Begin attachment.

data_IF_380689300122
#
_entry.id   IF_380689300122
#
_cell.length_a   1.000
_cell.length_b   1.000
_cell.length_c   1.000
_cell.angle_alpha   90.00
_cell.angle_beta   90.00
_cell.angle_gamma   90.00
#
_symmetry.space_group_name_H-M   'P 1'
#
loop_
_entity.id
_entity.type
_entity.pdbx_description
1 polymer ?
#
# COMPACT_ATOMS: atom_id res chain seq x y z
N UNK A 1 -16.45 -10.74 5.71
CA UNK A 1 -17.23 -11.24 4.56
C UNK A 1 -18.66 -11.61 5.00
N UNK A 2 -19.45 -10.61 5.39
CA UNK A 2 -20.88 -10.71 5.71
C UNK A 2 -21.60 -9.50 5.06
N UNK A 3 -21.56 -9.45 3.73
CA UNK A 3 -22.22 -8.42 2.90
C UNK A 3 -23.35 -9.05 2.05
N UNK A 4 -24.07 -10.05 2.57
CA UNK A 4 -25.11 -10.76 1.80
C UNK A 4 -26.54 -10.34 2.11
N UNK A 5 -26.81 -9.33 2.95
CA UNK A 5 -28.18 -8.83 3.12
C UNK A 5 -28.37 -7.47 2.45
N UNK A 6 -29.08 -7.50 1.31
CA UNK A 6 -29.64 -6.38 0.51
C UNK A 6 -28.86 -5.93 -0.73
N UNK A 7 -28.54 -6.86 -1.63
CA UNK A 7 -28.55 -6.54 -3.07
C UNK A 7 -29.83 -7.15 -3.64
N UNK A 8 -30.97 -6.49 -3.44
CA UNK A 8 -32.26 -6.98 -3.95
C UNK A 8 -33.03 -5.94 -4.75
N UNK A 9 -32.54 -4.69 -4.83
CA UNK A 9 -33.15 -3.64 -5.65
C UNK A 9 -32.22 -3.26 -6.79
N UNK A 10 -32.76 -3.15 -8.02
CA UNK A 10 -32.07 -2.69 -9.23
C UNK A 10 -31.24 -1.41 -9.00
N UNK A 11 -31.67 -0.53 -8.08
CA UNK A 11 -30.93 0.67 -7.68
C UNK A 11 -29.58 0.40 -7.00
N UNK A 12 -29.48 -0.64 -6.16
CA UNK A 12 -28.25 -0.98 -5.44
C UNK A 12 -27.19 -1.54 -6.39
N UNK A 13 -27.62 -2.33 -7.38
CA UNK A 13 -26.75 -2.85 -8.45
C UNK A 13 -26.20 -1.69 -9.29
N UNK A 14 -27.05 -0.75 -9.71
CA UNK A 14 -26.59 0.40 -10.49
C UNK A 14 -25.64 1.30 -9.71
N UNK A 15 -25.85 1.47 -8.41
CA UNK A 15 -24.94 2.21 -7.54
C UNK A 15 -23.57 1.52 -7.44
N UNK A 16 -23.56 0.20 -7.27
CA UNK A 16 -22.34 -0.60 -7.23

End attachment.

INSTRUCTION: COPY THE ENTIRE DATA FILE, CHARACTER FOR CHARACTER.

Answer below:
data_IF_380689300122
#
_entry.id   IF_380689300122
#
_cell.length_a   1.000
_cell.length_b   1.000
_cell.length_c   1.000
_cell.angle_alpha   90.00
_cell.angle_beta   90.00
_cell.angle_gamma   90.00
#
_symmetry.space_group_name_H-M   'P 1'
#
loop_
_entity.id
_entity.type
_entity.pdbx_description
1 polymer ?
#
# COMPACT_ATOMS: atom_id res chain seq x y z
N UNK A 1 -16.45 -10.74 5.71
CA UNK A 1 -17.23 -11.24 4.56
C UNK A 1 -18.66 -11.61 5.00
N UNK A 2 -19.45 -10.61 5.39
CA UNK A 2 -20.88 -10.71 5.71
C UNK A 2 -21.60 -9.50 5.06
N UNK A 3 -21.56 -9.45 3.73
CA UNK A 3 -22.22 -8.42 2.90
C UNK A 3 -23.35 -9.05 2.05
N UNK A 4 -24.07 -10.05 2.57
CA UNK A 4 -25.11 -10.76 1.80
C UNK A 4 -26.54 -10.34 2.11
N UNK A 5 -26.81 -9.33 2.95
CA UNK A 5 -28.18 -8.83 3.12
C UNK A 5 -28.37 -7.47 2.45
N UNK A 6 -29.08 -7.50 1.31
CA UNK A 6 -29.64 -6.38 0.51
C UNK A 6 -28.86 -5.93 -0.73
N UNK A 7 -28.54 -6.86 -1.63
CA UNK A 7 -28.55 -6.54 -3.07
C UNK A 7 -29.83 -7.15 -3.64
N UNK A 8 -30.97 -6.49 -3.44
CA UNK A 8 -32.26 -6.98 -3.95
C UNK A 8 -33.03 -5.94 -4.75
N UNK A 9 -32.54 -4.69 -4.83
CA UNK A 9 -33.15 -3.64 -5.65
C UNK A 9 -32.22 -3.26 -6.79
N UNK A 10 -32.76 -3.15 -8.02
CA UNK A 10 -32.07 -2.69 -9.23
C UNK A 10 -31.24 -1.41 -9.00
N UNK A 11 -31.67 -0.53 -8.08
CA UNK A 11 -30.93 0.67 -7.68
C UNK A 11 -29.58 0.40 -7.00
N UNK A 12 -29.48 -0.64 -6.16
CA UNK A 12 -28.25 -0.98 -5.44
C UNK A 12 -27.19 -1.54 -6.39
N UNK A 13 -27.62 -2.33 -7.38
CA UNK A 13 -26.75 -2.85 -8.45
C UNK A 13 -26.20 -1.69 -9.29
N UNK A 14 -27.05 -0.75 -9.71
CA UNK A 14 -26.59 0.40 -10.49
C UNK A 14 -25.64 1.30 -9.71
N UNK A 15 -25.85 1.47 -8.41
CA UNK A 15 -24.94 2.21 -7.54
C UNK A 15 -23.57 1.52 -7.44
N UNK A 16 -23.56 0.20 -7.27
CA UNK A 16 -22.34 -0.60 -7.23